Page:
Despite its interesting origins and strange language, ‘Yankee Doodle‘ is the state anthem of the American state of Connecticut. It dates back to before the American Revolution and the Seven Years’ War. It’s often sung patriotically with a tune that’s thought to be far older than the lyrics themselves. Furthermore, it, some scholars have suggested, may have started as another tune known as “All the way to Galway,” an Irish song.
The original song contained far more nonsense language than the contemporary version does. For example, the following lines:
Yanker, didel, doodle down, Diddle, dudel, lanther, Yanke viver, voover vown, Botermilk und tanther.
There are words in these lines, Dutch and English, in addition to simply nonsense words. There are some connections to historical moments, though. For example, the references to buttermilk and tanther, or a tenth of grain, relate to laborers in Holland.
Yankee Doodle Nursery RhymeYankee Doodle went to town,A-riding on a pony;Stuck a feather in his hatAnd called it macaroni.
Explore Yankee Doodle
‘Yankee Doodle’ is a short poem that describes a man, someone called Yankee Doodle, and his actions.
The man rides into town on a horse and sports a feather in his hat. The nonsensical-seeming moment of this poem comes when the speaker says the man called his feather “macaroni.” The short lines of the piece, which can be explored in more detail below, are an interesting historical remnant suggestive of opinions about Americans and how men should act more generally.
‘Yankee Doodle’ has origins that date back to the 1700s. But, when the version that’s commonly sung today was coined as an insult to the American colonists by the British. The word “doodle” was directed at the American fighters and meant country hick. Then, in the next lines, the speaker describes the American putting a feather in his hat and calling it “macaroni.”
This relates back to a tradition of dress for men during the period. Those who placed additional importance on their appearance, dandies, sometimes wore macaroni wigs. These were outrageous and over-the-top wigs that exceeded the contemporary idea of fashion. By using the word, the speaker is insulting the Americans again, suggesting that they’re preoccupied with appearances and don’t have the intelligence of their British counterparts.
Structure and Form
‘Yankee Doodle’ is a four-stanza song that follows a rhyme scheme of ABCB. The lines are all quite short, around six to seven syllables each. The words “pony” and “macaroni” are perfect rhymes. Inside the lines, “Yankee” and “pony” also rhyme.
Despite its brevity, there are a few literary devices readers should be aware of within ‘Yankee Doodle.’ These include:
- In medias res: a literary device that inserts the reader directly into the action. It means readers do not receive in detail to prepare them for a story. In this case, the reader is immediately introduced to Yankee Doodle.
- Allusion: the poem is based around allusions to the British opinion of Americans during the 1700s and even the styles of the day.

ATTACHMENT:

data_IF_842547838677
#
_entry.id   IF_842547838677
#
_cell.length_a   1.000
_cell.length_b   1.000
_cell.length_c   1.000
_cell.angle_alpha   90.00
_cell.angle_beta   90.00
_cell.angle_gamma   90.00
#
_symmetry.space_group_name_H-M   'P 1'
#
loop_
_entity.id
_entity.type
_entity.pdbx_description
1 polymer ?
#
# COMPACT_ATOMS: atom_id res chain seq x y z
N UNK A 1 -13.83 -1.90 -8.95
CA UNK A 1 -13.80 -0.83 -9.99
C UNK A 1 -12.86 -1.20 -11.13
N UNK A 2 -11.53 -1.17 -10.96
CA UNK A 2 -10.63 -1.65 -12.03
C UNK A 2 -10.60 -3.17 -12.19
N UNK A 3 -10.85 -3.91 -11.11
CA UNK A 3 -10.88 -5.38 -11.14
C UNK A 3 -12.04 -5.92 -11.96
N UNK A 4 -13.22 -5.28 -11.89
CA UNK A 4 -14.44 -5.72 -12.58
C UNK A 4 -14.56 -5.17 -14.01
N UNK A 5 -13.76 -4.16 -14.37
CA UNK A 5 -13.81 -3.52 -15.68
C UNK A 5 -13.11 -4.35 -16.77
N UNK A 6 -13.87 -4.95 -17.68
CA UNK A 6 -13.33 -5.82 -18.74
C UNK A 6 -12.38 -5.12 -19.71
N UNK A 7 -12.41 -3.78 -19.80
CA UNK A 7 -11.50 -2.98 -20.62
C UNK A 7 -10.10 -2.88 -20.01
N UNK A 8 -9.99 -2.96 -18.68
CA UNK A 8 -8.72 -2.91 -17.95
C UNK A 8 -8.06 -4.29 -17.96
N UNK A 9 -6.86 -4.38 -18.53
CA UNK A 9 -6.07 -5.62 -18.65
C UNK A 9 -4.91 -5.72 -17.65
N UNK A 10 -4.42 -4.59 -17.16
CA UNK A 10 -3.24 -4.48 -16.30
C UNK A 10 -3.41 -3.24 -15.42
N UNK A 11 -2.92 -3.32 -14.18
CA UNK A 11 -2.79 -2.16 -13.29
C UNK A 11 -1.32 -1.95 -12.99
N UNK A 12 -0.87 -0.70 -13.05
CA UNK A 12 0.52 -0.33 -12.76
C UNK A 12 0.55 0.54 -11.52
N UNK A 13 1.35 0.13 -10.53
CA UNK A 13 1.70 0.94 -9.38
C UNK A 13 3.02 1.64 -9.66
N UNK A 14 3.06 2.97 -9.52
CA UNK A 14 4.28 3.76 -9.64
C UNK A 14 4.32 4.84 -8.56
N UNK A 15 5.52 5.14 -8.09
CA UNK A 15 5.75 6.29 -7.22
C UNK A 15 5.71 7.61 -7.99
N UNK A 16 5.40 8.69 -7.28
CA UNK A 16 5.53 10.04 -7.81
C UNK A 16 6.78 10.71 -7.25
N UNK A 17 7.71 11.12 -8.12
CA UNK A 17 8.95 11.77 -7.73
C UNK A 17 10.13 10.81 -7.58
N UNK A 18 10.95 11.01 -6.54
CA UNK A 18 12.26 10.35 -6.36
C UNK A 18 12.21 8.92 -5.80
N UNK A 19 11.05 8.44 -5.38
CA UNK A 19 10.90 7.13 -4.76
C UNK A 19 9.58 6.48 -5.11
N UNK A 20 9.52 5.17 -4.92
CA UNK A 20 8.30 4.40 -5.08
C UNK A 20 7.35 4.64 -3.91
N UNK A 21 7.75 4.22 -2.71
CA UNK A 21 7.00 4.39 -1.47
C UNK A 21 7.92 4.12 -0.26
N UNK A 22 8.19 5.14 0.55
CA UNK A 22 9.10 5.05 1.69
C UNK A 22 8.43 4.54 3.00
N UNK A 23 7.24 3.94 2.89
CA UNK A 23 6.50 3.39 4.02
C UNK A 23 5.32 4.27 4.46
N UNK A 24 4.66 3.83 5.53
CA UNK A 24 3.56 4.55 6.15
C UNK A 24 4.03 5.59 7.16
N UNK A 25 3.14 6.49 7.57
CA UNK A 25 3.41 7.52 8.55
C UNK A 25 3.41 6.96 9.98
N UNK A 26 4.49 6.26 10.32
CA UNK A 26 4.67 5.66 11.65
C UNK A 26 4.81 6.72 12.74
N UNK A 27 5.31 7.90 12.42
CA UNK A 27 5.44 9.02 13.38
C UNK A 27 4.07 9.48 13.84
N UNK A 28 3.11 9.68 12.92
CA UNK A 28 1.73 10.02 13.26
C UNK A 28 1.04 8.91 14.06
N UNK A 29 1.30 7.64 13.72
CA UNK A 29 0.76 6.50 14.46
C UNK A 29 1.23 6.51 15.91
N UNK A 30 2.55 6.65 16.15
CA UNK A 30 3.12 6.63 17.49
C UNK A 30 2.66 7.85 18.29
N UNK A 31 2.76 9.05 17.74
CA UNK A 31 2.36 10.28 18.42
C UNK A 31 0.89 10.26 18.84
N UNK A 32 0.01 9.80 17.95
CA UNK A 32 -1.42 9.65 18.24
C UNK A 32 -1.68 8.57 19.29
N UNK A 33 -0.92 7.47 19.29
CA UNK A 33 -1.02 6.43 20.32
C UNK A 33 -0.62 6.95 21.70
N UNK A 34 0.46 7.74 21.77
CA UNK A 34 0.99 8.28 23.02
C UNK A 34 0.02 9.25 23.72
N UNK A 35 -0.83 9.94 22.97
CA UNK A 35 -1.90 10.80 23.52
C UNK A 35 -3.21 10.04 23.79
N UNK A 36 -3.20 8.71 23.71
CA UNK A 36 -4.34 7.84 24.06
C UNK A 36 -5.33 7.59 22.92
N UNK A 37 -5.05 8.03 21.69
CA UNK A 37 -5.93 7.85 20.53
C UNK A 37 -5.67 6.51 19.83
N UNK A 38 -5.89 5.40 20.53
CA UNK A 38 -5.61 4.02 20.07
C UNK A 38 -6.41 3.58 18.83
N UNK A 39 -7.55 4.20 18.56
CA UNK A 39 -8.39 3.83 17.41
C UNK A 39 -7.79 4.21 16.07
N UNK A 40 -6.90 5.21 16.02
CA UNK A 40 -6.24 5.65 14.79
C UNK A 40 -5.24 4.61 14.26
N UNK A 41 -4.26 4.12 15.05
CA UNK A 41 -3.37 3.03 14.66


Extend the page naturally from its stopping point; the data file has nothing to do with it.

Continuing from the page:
Yankee Doodle went to town,
A-riding on a pony;
In the first two lines of their nursery rhyme, the speaker addresses “Yankee Doodle.” This is a slang name given to Americans during the French and Indian War of 1754-1763. Someone who was a Yankee Doodle was uneducated and of lowly means. It was meant as an insult, but the Americans took it in stride, turning it into a patriotic song during the Revolutionary war.
Both of these lines are quite short, and once Yankee Doodle is defined, easy to understand. No one should have trouble reading these and enjoying the rhythm. The same can be said for the following two lines, at least in regard to the rhythm.
Stuck a feather in his hat
And called it macaroni.
In the third and fourth lines, the song gets a little more complicated. Here, the Yankee Doodle puts a feather in his hat and calls it “macaroni.” To our contemporary ears, this suggests that someone is calling a feather, or their hat, a type of pasta. But, it was, in reality, referring to an over-the-top hairstyle/wig that some men wore during the period. Those who did so were dandies, men who cared a great deal about their appearance. This was meant as another insult towards the Americans. So, not only are they poor and uneducated, but they’re also feminine in their overt concern about their looks.
It was meant to be offensive when it was first sung during the 1750s. It insulted American men, calling them lowly, weak, and unmanly. But, the song has been reclaimed and is even serving as one state’s anthem.
Yankee Doodle called it macaroni because he wanted to mimic the hairstyles of the period. But, because of his lowly means, he was only able to afford a feather rather than an entire wig.
It’s unclear exactly where the word “Yankee” came from. But, it’s generally considered to refer to someone who is American and blatantly so. Today, it’s used in a wide variety of circumstances.
A macaroni man is someone who spoke with an affected accent, dressed in a specific over-the-top way, and used large, outrageous hairpieces. They were known for spending a great deal of time on their appearance and how they’re perceived. The term was used insulting in this rhyme.
The word “dandy,” which is often included in versions of this tune, refers to a man who, like a macaroni man, spends a great deal of time on his appearance. This person cares about what they look like, something that, in the context of the song, makes them weak in comparison to those who don’t.